Bahrain is not what many expect in a Middle East state. A
liberal, democratic island, Bahrain won independence from
Britain in 1971. It quickly became the banking centre for the
region, helped by its modern institutions and proximity to
Saudi Arabia's oil-rich east coast. In recent years it has
forged ahead as a financial centre, becoming a hub for Islamic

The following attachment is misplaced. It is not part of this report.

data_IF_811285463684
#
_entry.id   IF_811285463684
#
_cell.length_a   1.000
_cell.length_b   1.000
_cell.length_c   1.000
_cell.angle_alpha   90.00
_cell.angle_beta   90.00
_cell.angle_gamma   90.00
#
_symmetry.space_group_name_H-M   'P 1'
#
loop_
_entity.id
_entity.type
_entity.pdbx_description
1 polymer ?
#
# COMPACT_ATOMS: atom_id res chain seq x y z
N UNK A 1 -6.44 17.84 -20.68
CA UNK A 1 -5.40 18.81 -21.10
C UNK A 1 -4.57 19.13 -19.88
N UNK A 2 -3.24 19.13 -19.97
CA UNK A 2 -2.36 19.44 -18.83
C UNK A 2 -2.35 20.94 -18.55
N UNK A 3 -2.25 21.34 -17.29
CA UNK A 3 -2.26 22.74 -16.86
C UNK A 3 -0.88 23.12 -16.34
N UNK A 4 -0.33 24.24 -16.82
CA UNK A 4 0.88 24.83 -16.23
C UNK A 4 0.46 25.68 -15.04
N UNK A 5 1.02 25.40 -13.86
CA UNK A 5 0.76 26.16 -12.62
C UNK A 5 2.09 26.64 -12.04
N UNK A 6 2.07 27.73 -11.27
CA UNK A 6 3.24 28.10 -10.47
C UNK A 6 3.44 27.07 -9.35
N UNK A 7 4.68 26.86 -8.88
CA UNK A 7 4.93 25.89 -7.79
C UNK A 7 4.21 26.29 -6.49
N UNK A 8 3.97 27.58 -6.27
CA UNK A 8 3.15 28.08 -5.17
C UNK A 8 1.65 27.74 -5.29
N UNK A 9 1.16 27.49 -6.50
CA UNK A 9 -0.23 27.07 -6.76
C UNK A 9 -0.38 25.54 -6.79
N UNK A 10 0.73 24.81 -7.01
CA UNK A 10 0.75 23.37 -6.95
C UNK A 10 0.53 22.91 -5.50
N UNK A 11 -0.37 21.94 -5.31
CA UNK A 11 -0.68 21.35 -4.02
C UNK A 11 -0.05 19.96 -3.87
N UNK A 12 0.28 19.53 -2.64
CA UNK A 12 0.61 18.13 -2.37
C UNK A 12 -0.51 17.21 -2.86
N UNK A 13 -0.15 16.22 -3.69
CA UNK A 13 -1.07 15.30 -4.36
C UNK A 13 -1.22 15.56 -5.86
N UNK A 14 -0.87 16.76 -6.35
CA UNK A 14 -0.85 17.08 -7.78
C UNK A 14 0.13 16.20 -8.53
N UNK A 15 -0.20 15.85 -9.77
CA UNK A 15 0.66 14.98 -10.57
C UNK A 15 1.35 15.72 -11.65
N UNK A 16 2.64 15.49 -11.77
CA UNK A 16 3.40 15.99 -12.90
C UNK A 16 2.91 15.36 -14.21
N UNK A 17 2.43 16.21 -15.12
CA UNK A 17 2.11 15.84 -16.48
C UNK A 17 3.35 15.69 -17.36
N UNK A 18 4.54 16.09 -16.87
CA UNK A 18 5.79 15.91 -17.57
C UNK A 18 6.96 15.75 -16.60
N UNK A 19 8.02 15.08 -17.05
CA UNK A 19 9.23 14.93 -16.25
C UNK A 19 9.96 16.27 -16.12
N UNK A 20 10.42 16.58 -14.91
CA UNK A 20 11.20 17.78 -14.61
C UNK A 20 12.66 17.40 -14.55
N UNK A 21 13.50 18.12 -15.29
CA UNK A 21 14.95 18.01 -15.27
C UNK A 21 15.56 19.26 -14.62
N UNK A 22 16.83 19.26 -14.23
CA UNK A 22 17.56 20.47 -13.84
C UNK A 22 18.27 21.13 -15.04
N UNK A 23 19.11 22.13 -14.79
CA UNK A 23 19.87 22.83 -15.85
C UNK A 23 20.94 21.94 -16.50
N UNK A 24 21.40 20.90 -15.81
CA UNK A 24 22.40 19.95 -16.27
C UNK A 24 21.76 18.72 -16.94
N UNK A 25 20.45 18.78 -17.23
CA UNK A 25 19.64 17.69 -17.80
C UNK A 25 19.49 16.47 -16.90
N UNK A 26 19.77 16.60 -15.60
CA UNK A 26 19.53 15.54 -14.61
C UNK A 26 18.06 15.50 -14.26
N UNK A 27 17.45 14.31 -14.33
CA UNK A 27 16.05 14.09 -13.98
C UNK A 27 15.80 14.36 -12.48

finance and setting up a free trade agreement with the US in
2006 – the first between the US and a Gulf state.
Key to its development has been one particular modern
institution – the Central Bank. Set up by the Bank of
England, it has driven reform for years and is generally
credited with maintaining Bahrain's position as the traditional
finance hub for the region.
One of the bank's recent reforms was its introduction of a
law to govern trustees and trust administration in August 2006.
This was an unusual move,...